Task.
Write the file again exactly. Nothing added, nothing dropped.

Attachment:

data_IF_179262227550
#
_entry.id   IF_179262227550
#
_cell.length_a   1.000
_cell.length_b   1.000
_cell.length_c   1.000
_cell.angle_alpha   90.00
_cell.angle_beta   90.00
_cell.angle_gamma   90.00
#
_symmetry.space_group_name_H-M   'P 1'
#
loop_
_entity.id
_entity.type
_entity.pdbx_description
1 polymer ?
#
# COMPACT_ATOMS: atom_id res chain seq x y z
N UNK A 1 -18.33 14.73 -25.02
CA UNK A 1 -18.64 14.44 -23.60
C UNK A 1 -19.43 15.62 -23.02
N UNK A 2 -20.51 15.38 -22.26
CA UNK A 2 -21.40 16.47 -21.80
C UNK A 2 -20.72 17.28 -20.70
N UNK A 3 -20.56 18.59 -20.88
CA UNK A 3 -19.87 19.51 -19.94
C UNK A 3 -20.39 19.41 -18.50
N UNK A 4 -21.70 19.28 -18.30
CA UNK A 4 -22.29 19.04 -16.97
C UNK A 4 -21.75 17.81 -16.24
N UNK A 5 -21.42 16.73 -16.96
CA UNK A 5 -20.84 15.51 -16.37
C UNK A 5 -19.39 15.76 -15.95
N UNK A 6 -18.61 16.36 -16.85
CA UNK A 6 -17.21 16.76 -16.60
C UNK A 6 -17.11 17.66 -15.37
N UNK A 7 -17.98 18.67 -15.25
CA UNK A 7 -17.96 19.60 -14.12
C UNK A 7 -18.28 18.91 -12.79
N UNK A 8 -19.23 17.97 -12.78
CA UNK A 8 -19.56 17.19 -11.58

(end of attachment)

data_IF_179262227550
#
_entry.id   IF_179262227550
#
_cell.length_a   1.000
_cell.length_b   1.000
_cell.length_c   1.000
_cell.angle_alpha   90.00
_cell.angle_beta   90.00
_cell.angle_gamma   90.00
#
_symmetry.space_group_name_H-M   'P 1'
#
loop_
_entity.id
_entity.type
_entity.pdbx_description
1 polymer ?
#
# COMPACT_ATOMS: atom_id res chain seq x y z
N UNK A 1 -18.33 14.73 -25.02
CA UNK A 1 -18.64 14.44 -23.60
C UNK A 1 -19.43 15.62 -23.02
N UNK A 2 -20.51 15.38 -22.26
CA UNK A 2 -21.40 16.47 -21.80
C UNK A 2 -20.72 17.28 -20.70
N UNK A 3 -20.56 18.59 -20.88
CA UNK A 3 -19.87 19.51 -19.94
C UNK A 3 -20.39 19.41 -18.50
N UNK A 4 -21.70 19.28 -18.30
CA UNK A 4 -22.29 19.04 -16.97
C UNK A 4 -21.75 17.81 -16.24
N UNK A 5 -21.42 16.73 -16.96
CA UNK A 5 -20.84 15.51 -16.37
C UNK A 5 -19.39 15.76 -15.95
N UNK A 6 -18.61 16.36 -16.85
CA UNK A 6 -17.21 16.76 -16.60
C UNK A 6 -17.11 17.66 -15.37
N UNK A 7 -17.98 18.67 -15.25
CA UNK A 7 -17.96 19.60 -14.12
C UNK A 7 -18.28 18.91 -12.79
N UNK A 8 -19.23 17.97 -12.78
CA UNK A 8 -19.56 17.19 -11.58